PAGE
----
MINNESOTA H.F. 3158 – Chemical Bans/Restrictions
Sponsor: Representative Jean Wagenius (DFL)
Summary: States that a manufacturer or distributor of a children’s product offered for sale in the State which contains a priority chemical must provide the name of the priority chemical and its Chemical Abstracts Service Registry number, which “tier” the children’s product belongs, a description of the product component in which the priority chemical is present as well as the contact information for the manufacturer or distributor.
States if a product contains one or more priority chemicals the manufacturer or distributor must disclose the concentration and total amount of each priority chemical contained in the product, a description of how the concentration levels were determined and an evaluation of the accuracy of the determination. Requires a description of the function of the priority chemical in the product including whether it is a contaminant or an intentionally added chemical, as defined by this section. States that the manufacturer or distributor must disclose evidence describing the extent to which a child is likely to be exposed to the priority chemical through normal use of the children’s product, the number of units of the children’s product sold or distributed in Minnesota or nationally, any other information the manufacturer or distributor deems relevant and any other information requested by the commissioner.
Requires reporting for all intentionally added chemicals at or above the applicable practical quantification limit and contaminants present in a product component at a concentration above 100 ppm.
Requires a manufacturer or distributor of a children’s product offered for sale in the state that continues to contain a priority chemical must submit the information required to the agency every two years but if the reporting party determines that there has been no change in the information since the most recent filing the reporting party may submit a written statement indicating that the previously filed data is still valid in lieu of a new duplicate complete report and must submit the required fees.
Establishes a fee of 1,000 dollars per priority chemical per product which doubles every two years. Grants rulemaking authority to the Pollution Control Agency to implement, administer and enforce above provisions. States by November 15, 2015, and every three years thereafter, the commissioners of the Pollution Control Agency, Health and Commerce shall report to the legislative committees with jurisdiction over environment and natural resources, commerce, and public health on the implementation of this measure.
Creates reporting disclosure deadlines based upon the manufacturer’s or distributor’s annual aggregate gross sales.
Defined “Tier 1″ as a mouthable children’s product intended to be used by children three years of age or younger or a children’s product intended to be placed in a child’s mouth or directly applied to a child’s skin.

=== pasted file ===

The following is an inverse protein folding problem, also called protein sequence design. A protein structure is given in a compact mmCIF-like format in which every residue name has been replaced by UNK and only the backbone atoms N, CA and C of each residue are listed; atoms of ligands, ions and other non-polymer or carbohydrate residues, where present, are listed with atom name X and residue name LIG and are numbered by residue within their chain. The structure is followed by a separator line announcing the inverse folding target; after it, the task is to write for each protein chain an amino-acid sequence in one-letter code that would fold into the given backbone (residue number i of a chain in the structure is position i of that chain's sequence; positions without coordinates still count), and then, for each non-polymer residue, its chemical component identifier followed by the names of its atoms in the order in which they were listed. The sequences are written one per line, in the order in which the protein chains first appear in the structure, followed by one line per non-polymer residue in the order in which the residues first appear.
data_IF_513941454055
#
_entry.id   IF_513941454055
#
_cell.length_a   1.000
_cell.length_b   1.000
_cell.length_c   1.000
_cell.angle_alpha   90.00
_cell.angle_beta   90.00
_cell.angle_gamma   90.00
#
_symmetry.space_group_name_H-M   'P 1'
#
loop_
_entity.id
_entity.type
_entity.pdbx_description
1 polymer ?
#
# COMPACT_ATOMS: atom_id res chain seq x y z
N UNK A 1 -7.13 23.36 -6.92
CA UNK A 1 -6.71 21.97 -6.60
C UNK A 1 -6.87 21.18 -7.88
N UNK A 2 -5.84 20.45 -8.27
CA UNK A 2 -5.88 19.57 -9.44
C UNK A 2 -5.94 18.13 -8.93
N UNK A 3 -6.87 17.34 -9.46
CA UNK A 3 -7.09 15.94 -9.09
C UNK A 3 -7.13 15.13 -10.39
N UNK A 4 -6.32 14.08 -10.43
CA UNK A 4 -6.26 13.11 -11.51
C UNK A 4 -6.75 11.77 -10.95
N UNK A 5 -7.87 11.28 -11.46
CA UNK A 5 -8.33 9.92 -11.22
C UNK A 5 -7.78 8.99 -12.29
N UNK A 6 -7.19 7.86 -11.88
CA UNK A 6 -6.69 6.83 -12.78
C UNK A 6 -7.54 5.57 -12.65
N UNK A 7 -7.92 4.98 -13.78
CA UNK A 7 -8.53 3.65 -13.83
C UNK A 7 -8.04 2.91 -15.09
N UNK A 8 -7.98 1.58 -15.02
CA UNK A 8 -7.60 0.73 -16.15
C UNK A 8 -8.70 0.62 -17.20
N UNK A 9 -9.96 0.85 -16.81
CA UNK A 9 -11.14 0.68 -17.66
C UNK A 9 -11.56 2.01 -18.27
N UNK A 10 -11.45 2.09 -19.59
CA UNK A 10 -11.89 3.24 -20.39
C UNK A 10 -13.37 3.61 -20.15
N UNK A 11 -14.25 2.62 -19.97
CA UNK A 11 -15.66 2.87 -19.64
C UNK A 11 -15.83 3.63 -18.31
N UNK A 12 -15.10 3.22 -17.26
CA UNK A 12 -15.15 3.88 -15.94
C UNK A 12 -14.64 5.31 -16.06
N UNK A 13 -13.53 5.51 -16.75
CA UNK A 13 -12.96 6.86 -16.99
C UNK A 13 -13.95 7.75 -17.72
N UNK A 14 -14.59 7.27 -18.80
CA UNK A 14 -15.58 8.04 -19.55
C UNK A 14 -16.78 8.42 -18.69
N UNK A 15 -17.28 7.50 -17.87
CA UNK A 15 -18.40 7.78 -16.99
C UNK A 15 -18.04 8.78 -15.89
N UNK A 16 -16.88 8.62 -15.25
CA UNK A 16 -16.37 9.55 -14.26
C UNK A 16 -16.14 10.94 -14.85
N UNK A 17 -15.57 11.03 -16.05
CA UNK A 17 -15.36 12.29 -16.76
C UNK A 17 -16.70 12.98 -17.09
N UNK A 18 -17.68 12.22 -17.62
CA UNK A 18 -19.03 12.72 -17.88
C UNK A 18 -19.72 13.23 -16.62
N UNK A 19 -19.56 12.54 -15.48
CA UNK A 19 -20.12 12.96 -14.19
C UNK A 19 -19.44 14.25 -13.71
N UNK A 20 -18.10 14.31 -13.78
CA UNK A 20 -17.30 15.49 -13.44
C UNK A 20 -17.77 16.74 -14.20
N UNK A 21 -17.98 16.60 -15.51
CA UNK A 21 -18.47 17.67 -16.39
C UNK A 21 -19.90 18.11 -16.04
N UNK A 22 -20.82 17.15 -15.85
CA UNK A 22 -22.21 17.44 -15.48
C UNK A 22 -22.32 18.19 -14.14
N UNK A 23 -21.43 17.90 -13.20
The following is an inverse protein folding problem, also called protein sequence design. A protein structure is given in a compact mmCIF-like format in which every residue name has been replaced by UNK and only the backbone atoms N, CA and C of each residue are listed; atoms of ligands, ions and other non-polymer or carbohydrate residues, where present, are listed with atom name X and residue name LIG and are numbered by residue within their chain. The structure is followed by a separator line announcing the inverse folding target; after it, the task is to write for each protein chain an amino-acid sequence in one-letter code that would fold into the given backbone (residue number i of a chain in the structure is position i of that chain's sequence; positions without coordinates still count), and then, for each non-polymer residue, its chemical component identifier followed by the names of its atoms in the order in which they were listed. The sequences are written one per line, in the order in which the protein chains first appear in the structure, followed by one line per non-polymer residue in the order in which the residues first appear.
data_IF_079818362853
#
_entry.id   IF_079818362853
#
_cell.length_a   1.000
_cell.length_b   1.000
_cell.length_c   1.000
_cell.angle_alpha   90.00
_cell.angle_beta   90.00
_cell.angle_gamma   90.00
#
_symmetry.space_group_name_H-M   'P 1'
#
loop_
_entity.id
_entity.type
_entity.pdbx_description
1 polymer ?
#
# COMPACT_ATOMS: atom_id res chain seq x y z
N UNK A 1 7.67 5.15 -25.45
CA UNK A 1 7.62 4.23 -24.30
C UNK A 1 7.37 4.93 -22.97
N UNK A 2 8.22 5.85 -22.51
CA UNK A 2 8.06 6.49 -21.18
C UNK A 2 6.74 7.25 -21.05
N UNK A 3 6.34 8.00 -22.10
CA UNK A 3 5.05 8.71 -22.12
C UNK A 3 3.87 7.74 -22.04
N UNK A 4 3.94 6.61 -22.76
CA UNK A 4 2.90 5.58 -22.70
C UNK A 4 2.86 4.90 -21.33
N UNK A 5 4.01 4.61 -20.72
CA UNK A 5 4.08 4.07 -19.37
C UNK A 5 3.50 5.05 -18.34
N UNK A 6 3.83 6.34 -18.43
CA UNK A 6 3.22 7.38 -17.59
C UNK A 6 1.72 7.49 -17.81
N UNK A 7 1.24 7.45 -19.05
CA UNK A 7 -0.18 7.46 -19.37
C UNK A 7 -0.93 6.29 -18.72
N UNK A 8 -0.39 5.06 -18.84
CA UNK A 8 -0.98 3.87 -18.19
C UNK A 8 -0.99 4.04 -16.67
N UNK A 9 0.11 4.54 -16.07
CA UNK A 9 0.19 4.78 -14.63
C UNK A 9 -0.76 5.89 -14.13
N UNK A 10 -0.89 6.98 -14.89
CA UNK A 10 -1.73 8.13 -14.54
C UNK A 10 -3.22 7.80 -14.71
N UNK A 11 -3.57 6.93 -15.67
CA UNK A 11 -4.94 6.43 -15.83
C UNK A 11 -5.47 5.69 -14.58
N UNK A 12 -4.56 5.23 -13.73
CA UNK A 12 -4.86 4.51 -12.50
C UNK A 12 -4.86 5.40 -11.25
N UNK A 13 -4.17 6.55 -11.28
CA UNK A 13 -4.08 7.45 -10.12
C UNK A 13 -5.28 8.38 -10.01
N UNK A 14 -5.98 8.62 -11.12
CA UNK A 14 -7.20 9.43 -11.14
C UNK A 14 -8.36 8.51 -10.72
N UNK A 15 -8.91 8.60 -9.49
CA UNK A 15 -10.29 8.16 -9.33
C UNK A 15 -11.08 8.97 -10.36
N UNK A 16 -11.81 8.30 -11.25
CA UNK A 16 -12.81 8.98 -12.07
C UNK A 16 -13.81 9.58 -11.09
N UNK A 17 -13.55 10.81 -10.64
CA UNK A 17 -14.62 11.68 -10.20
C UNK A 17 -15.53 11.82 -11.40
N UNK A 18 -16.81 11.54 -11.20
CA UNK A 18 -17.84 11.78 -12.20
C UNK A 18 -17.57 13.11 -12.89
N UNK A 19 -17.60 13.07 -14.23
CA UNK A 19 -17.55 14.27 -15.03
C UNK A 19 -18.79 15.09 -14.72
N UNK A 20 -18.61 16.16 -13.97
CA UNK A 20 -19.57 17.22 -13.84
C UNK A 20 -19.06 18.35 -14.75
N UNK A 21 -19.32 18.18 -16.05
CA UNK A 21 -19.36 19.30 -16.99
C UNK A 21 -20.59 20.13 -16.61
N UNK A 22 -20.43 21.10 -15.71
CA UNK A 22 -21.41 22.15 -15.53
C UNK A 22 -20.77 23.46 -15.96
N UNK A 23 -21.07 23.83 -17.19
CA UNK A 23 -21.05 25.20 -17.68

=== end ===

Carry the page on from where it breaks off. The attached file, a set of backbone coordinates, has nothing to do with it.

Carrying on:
Defined “Tier 2″ as a children’s product intended to be in direct contact with a child’s skin for one hour or longer, including but not limited to clothing, jewelry, bedding, or a car seat.
Defined “Tier 3″ as a children’s product intended to be in direct contact with a child’s skin for less than one hour.
Defined “Tier 4″ as a children’s product in which a priority chemical is contained only in an internal component that, under normal use, is unlikely to come into direct contact with a child’s skin or mouth.
Environmental Exposure: States the Pollution Control Agency shall study the impact polyethylene and other plastic microbeads in the state’s surface waters, and examine the impact on aquatic ecosystems and human health. Requires the agency Commissioner to report the agency’s findings to the legislative committee with jurisdiction over environment and natural resource policy and finance.
Provision Outlook: Lawmakers are hoping a relatively small amount of money goes a long way in learning how non-biodegradable plastic beads used in cosmetic products pose a threat to the health of the state’s surface water. The agency would receive $1,000 to study the existing literature on the damage that tiny micro beads cause to ecosystems and human health. A Pollution Control Agency official testified the tiny micro beads are getting through sewer systems and eventually threaten the food chain. The PCA would need to present its findings to the relevant legislative committees by December 15 2014. Several other states across the country have implemented similar study’s including Illinois and Michigan in the Great Lakes region.
Status: Introduction and first reading, referred to Environment, Natural Resources and Agriculture Finance 3/17/2014. Passed Committee; referred to Ways and Means 3/27/2014. Re-referred to Environment, Natural Resources and Agriculture Finance Bill; adopted as Omnibus Budget Bill 3/27/2014. Hearing held; passed 3/27/2014. Failed upon adjournment 5/16/2014.
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